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A house that I love with a reasonable love I think: for though my words may give you no idea of any special charm about it, yet I assure you that the charm is there; so much has the old house grown up out of the soil and the lives of those that lived on it: some thin thread of tradition, a half-anxious sense of the delight of meadow and acre and wood and river; a certain amount (not too much let us hope) of common sense, a liking for making material serve one's turn, and perhaps at bottom some little grain of sentiment... ~William Morris
De Morgan was a lifelong friend of William Morris. He began working with Morris at Morris, Marshall, Faulkner and Co. in 1863, initially overseeing the manufacture of stained glass but moved on to tile by reason of both interest and talent. Early tiles at the 'The Firm' could have be designed and painted by several of the principals and staff, Morris, Webb, Rossetti, Burne-Jones, De Morgan, Kate and Lucy Faulkner, and were rarely signed. For this reason, it is difficult to say definitively whose hand we see in the tiles.
Four tiles line the Green Room fireplace at Kelmscott Manor. Three of these are early tiles: Artichoke, a Morris design believed to have been executed by William De Morgan, a variation of Kelmscott swans, and what is knows as the Morris Sunflower. I discuss these in more detail below.
The Sunflower tile installed in the Green Room fireplace is a Morris design, but was made by the Dutch firm, Ravensteijn. Sunflower was sold by Morris & Co. but no Morris Sunflower tiles remain.
I have two versions of the Morris Sunflower: One is based on the Green Drawing Room Morris Sunflower and the second is based on the more De Morgan-looking artichoke tile in the same fireplace. They are show here as a repeat. [Far left: De Morgan. Second left: Morris ]
Swans were installed as field tiles in the Fairy Tale overmantels at The Hill, in the Queens College murals, and were offered by Morris & Co. well into the 20th century.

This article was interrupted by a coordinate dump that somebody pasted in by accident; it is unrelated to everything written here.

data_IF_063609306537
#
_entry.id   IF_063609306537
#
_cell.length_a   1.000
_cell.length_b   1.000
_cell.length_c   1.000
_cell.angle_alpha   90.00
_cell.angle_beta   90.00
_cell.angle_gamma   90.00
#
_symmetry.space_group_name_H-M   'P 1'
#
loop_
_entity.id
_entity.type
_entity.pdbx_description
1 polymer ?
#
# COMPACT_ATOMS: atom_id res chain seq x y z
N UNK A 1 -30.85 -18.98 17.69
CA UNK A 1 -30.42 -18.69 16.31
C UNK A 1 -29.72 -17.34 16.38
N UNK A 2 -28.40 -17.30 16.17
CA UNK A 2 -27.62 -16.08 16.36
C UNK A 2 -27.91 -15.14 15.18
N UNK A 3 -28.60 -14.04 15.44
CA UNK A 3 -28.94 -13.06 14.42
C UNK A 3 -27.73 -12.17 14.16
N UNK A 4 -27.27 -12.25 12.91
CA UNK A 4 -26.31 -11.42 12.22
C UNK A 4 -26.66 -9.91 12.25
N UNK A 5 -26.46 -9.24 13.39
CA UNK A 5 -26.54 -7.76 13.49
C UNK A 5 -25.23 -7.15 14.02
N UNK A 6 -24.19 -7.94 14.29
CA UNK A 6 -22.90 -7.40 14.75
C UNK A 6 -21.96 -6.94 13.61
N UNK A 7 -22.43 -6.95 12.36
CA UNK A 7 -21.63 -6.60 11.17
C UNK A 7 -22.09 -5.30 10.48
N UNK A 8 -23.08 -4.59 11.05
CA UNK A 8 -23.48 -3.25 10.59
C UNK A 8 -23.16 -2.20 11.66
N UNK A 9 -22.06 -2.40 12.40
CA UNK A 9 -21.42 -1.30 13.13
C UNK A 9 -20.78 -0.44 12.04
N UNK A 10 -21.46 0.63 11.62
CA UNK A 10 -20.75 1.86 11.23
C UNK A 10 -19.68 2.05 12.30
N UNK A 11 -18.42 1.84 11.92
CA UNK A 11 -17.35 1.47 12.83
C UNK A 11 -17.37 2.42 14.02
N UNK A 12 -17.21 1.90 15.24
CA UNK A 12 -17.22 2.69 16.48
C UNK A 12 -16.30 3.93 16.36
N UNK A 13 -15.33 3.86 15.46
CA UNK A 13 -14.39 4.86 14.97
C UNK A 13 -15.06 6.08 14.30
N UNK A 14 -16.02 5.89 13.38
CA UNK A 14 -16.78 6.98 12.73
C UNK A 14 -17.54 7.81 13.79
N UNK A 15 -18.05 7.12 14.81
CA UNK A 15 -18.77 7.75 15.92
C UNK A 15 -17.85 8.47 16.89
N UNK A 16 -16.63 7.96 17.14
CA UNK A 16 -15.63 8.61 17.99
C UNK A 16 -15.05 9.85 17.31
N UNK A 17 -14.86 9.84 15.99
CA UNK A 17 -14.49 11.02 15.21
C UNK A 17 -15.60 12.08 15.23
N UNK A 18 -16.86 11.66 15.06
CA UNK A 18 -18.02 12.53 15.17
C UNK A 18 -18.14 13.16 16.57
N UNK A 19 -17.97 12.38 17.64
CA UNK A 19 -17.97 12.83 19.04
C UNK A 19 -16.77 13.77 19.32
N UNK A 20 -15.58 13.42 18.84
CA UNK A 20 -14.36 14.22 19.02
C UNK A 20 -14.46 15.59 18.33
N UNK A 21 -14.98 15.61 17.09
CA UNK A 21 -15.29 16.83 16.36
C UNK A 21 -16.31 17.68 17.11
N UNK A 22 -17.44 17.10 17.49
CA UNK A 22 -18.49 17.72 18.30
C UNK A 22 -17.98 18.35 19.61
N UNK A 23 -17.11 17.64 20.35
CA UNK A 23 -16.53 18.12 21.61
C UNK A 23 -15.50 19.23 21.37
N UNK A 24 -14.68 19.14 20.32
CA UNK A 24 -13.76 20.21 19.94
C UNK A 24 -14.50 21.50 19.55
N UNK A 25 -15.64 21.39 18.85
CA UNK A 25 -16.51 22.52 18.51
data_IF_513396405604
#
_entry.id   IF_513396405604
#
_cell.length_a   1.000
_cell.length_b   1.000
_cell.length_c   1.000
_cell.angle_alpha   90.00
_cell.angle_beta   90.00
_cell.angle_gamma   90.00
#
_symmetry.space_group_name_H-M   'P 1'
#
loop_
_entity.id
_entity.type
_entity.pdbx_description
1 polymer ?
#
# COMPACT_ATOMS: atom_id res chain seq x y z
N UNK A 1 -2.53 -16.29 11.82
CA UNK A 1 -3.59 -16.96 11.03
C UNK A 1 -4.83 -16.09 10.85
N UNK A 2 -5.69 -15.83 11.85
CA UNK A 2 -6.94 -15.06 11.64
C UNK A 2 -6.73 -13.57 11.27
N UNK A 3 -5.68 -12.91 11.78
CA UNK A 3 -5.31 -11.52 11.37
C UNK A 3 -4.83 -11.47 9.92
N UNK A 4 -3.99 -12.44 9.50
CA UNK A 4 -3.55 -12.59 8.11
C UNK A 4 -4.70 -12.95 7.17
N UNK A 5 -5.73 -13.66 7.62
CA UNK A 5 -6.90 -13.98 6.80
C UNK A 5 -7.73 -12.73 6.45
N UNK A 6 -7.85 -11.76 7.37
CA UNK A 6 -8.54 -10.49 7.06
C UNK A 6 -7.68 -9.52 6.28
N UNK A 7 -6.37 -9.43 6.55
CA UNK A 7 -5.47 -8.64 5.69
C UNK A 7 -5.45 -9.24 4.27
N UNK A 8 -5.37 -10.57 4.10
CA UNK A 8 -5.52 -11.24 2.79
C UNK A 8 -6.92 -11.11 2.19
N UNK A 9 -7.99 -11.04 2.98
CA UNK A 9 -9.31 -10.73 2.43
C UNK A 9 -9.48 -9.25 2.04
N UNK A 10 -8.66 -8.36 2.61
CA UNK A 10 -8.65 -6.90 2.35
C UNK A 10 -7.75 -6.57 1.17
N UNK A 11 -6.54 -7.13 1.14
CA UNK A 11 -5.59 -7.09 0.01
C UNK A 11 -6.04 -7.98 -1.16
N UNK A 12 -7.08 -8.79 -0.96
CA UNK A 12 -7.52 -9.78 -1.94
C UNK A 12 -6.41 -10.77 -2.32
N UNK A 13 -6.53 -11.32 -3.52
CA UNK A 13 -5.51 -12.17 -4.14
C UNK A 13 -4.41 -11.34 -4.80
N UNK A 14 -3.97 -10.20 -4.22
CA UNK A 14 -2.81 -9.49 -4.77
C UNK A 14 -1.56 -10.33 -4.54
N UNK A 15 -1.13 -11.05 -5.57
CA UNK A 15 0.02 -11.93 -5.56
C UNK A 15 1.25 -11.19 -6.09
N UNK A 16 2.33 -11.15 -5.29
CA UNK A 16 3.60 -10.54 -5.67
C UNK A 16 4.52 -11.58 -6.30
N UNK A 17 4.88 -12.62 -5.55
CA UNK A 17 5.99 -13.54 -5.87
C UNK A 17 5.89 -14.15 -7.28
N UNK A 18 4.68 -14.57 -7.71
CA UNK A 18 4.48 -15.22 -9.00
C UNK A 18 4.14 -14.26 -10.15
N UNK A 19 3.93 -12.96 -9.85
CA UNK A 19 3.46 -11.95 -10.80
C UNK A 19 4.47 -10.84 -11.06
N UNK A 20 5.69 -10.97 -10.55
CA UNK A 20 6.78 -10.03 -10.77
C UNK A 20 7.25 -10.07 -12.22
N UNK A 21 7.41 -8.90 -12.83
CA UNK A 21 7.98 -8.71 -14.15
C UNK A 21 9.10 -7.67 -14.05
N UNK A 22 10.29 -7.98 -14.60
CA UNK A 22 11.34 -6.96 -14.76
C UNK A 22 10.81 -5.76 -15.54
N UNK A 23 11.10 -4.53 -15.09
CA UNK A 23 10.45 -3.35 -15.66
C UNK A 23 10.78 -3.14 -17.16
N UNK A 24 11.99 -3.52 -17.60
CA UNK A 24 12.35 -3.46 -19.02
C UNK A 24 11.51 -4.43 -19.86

Designed by William Morris, this version of the original pattern was Dutch made, probably by Ravesteijn Tileworks in the 1880s, and sold through Morris & Co.. Later variants of the Kelmscott Swans feature scrolled foliage. See other Morris & Co. swans.
The Kelmscott artichoke was probably designed by William Morris and made by William De Morgan for Morris, Marshall, Faulkner and Co. After De Morgan left to start his old tileworks, Artichoke was produced by De Morgan and sold through Morris & Co.
The artichoke was a popular theme. At Merton Abbey, William Morris produced an embroidered artichoke panel and John Henry Dearle designed an artichoke wallpaper for Morris and Co.
See more William Morris textile designs
Complementary tiles for Artichoke include:
The artichoke theme is consistent with Morris's love of things medieval and the lusty undercurrents of his wife's relationship with Rossetti. The artichoke has a history in folklore as an aphrodisiac. In the middle ages, only men were permitted to eat artichokes because of their power as an aphrodisiac. By the 16th century, Catherine de Medici rebelled against that tradition, bringing artichokes with her from Italy to France in celebration of her marriage to King Henry II.
The reality of well-educated Victorians overlay a backdrop of mythic symbolism that few 21st people share: While visiting his brother Poseidon on a small Aegean island, Zeus came upon a stunningly beautiful young woman named Cynara. Falling head over heels, as he often did, he transformed Cynara into a goddess and brought her to Olympus, that they might cavort when his wife Hera was away. Cynara soon found life tedious as an Olympian mistress. She missed her mother and one night, she stole away in hopes of visiting her mother. Upon her return, Zeus discovered Cynara's absence and flew into a rage. Flinging Cynara from the heavens, she was transformed once again, no longer a goddess but now an artichoke, a beautiful but thorny and inaccessible thistle.
It is always allowable to ask for artichoke jelly with your boiled venison; however there are houses where this is not supplied. ~Lewis Carroll
The fourth tile at the rear inside also most likely a Ravensteijn tile, Tulips and Carnations, a traditional pattern made in the Netherlands since the seventeenth century.
Left: Close-up of Tulips and Carnations tiles in Kelmscott Manor dining room fireplace inset.
Below: The Kelmscott Manor dining room fireplace before the 1964 restoration. The fireplace insert is Thomas Jeckyll cast iron bordered by 5 inch Tulips and Carnations tiles.
Title: Green Room Fireplace Tiles
Size: 4.25 inches and 6 inches
4.25 inch square tiles: $44 each
6 inch square tiles: $55 each
Blue and White Tile Overview
De Morgan Birds and Beasts
May Morris Flower Pot
Morris Woodblock Daisy
Blue and White Strawberry Thief
Evolution of Daisies
Aesop's Fables Nursery Tiles
Blue and White Ships
Red House Birds
Floral Blue Tiles
Victorian Blue and White Dragons
Kelmscott Chaucer Tiles
William Morris Swans